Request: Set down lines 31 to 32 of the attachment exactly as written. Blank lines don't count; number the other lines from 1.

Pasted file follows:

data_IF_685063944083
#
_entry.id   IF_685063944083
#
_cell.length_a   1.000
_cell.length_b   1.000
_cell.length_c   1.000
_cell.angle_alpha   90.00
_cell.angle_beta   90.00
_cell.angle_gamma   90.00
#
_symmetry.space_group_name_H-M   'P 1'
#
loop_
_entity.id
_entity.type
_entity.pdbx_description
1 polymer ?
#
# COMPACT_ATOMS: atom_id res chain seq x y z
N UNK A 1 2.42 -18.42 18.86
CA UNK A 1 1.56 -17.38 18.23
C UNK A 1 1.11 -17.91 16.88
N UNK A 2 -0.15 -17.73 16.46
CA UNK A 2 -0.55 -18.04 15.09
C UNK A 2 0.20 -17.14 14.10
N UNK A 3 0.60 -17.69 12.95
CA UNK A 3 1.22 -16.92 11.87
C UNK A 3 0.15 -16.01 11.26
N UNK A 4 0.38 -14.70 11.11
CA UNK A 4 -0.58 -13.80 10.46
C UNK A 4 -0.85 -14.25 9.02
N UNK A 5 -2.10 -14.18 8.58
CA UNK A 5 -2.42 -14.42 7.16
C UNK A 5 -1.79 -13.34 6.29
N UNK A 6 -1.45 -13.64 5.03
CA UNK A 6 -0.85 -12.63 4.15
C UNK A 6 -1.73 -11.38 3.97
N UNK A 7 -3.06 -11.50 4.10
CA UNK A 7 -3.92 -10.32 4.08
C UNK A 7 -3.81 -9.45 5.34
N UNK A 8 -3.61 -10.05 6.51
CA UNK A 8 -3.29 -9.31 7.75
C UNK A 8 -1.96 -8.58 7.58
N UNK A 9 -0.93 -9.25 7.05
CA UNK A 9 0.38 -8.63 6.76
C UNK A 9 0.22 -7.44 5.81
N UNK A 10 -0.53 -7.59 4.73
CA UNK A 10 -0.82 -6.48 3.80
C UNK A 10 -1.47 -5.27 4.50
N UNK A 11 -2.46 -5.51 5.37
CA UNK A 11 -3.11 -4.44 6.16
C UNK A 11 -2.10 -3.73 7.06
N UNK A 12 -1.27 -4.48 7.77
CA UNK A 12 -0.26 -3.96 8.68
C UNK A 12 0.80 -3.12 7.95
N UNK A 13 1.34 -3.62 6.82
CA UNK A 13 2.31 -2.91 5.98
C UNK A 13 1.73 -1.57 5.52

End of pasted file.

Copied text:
CA UNK A 4 -0.58 -13.80 10.46
C UNK A 4 -0.85 -14.25 9.02